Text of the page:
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A Path to the Next Generation of U.S. Banknotes: Keeping Them Real
a feature differs in deterrence value for each class of counterfeiter, depending on the technology that each employs, as summarized in Table 4-1.
Likewise, a feature’s detectability depends on the detection method employed, the nature of the currency transaction, and the education, training, and cognitive capabilities of the recipient of the note. While many transactions take place in a venue in which unassisted human authentication is the preferred (or only) option—such as in a store, restaurant, or taxi—an increasing number of transactions involve alternative assisted methods. These assisted methods might deploy a portable, low-cost, nonproprietary basic device that is generally available and easy to use, or a dedicated machine reader such as an automatic currency acceptor that does not involve a human cash handler. Examples of existing simple devices, of varying effectiveness and popularity, include starch pens, magnifying glasses, and ultraviolet penlights. Given the increasing incidence of human, device-assisted authentication abroad and in the United States, an evaluation of potential new features must include their authentication by simple devices and machines as well as by unassisted humans. Table 4-2 summarizes the leading authentication concepts by type of cash handler—that is, by currency user.
New feature concepts can span a wide range of technological readiness, from ultralow technology to highly innovative possibilities. Of the many potential feature concepts that emerged from the committee’s brainstorming during the course of the study, a subset was ranked for presentation in the report by the feature-assessment process described below. The features evaluated were subsequently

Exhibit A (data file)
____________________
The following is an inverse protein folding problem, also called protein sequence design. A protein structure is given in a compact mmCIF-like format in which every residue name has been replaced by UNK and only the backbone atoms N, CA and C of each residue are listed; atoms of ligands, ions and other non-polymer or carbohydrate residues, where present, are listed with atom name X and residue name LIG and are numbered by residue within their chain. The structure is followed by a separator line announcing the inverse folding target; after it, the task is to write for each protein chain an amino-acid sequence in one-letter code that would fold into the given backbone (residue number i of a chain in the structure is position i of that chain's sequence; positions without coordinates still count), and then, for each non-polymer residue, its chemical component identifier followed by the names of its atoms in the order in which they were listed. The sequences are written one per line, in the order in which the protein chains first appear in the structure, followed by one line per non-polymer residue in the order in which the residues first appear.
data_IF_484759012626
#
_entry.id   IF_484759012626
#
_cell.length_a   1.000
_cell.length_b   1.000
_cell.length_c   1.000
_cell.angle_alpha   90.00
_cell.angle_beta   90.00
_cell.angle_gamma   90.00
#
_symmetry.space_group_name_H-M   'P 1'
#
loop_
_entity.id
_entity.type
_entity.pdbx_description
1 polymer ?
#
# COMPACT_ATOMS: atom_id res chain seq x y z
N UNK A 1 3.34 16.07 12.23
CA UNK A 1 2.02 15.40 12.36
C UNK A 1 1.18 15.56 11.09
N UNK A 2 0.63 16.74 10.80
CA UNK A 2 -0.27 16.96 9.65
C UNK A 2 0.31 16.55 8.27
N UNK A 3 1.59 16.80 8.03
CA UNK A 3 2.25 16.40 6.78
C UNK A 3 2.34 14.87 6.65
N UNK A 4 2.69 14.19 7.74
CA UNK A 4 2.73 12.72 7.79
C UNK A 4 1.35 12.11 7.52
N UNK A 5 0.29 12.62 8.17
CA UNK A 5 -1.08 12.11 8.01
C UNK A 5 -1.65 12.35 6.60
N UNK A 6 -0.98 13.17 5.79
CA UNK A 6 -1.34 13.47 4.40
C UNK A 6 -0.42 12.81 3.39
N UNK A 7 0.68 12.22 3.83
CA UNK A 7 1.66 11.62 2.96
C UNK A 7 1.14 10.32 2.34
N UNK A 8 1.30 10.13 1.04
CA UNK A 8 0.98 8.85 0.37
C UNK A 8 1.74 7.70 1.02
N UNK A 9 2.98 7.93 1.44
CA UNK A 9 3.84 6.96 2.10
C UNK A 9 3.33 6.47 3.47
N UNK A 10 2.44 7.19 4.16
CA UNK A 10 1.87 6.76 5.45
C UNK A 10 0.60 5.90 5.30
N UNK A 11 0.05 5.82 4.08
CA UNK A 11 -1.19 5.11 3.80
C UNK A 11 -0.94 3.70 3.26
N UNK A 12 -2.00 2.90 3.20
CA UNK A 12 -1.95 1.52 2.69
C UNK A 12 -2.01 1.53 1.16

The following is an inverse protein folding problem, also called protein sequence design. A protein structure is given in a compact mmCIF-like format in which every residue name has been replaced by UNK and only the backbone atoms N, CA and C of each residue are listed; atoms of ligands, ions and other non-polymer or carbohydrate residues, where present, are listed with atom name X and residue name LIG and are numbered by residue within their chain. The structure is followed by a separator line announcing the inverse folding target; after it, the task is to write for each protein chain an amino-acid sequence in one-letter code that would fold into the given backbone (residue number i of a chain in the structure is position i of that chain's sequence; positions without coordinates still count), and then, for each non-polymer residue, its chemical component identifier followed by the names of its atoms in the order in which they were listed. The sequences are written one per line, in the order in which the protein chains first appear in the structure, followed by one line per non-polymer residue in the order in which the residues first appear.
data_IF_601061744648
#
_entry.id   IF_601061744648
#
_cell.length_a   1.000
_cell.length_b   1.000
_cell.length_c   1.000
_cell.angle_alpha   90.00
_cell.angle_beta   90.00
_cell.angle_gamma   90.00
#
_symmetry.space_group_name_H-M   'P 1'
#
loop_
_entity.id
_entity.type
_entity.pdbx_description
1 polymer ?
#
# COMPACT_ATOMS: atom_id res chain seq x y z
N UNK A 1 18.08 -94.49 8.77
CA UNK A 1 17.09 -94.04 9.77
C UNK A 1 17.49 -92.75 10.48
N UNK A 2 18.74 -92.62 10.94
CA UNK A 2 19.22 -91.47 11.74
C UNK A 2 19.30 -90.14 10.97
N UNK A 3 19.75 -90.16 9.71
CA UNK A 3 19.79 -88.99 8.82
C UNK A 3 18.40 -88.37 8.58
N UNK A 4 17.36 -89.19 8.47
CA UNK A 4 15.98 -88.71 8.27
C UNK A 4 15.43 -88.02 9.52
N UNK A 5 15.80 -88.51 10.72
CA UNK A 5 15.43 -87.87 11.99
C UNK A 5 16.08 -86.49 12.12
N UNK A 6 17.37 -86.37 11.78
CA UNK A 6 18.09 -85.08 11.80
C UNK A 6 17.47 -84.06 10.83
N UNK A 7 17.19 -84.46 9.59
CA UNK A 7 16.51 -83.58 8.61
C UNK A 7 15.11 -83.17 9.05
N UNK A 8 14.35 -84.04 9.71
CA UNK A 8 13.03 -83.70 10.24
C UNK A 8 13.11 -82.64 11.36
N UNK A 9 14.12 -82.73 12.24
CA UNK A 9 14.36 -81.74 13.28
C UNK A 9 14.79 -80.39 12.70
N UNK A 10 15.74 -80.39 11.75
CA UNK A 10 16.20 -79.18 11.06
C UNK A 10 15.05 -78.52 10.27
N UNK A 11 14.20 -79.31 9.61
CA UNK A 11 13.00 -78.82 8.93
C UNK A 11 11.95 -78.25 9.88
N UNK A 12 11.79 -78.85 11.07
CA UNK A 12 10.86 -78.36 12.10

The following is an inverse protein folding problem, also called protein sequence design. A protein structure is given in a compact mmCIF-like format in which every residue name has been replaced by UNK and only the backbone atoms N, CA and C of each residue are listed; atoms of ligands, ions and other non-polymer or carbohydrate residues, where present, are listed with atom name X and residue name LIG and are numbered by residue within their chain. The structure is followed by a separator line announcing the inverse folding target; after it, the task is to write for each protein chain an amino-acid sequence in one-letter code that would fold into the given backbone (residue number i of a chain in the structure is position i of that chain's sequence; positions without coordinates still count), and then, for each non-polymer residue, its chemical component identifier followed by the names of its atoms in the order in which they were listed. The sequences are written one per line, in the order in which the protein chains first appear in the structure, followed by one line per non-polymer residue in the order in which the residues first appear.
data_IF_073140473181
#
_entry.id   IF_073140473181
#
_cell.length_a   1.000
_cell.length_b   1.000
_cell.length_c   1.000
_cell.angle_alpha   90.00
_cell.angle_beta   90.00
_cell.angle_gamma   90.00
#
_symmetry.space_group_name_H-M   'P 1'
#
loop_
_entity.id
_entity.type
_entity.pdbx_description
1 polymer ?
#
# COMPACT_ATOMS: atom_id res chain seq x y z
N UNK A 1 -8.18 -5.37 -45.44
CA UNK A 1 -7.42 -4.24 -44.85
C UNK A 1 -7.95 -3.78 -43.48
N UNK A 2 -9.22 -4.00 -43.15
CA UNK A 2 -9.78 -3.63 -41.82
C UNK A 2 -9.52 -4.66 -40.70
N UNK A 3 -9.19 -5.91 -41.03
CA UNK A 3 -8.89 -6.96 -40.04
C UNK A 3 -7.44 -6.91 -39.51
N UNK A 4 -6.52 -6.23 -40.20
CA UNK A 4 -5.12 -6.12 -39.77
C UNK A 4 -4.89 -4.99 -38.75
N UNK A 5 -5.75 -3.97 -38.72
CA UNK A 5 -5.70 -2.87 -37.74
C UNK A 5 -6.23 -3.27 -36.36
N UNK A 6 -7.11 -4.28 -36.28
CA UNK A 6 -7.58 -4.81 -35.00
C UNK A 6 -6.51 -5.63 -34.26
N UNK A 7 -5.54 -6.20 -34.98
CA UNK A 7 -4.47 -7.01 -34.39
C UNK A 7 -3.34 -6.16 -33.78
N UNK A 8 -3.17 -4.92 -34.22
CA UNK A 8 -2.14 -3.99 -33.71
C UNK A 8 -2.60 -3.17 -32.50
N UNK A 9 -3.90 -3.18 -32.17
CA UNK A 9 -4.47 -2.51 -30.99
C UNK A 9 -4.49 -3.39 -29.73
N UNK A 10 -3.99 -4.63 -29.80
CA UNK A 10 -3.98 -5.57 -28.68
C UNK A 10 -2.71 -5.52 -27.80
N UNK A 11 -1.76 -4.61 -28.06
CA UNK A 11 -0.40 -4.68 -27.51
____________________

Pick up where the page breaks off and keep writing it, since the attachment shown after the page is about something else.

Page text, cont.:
TABLE 4-1 Summary of the Committee’s Analysis of the Feature Requirements for the Deterrence of Counterfeiting, by Class of Counterfeiter
Class of Counterfeiter
Technology Used in Counterfeiting
Commercial home/office digital image technology
Move beyond the reflected image: transmitted light, active features, new materials and devices
Commercial digital technology, special materials and processes
Require expertise: features that challenge digital reproduction, active features, non-print-based features, novel substrate
Printing technology, special materials and processes
Raise the stakes: features that require substantial investment to reproduce
Advanced and capital-intensive technology, forensic features
Use irreversible engineering: proprietary technologies, forensic features that cannot be reverse-engineered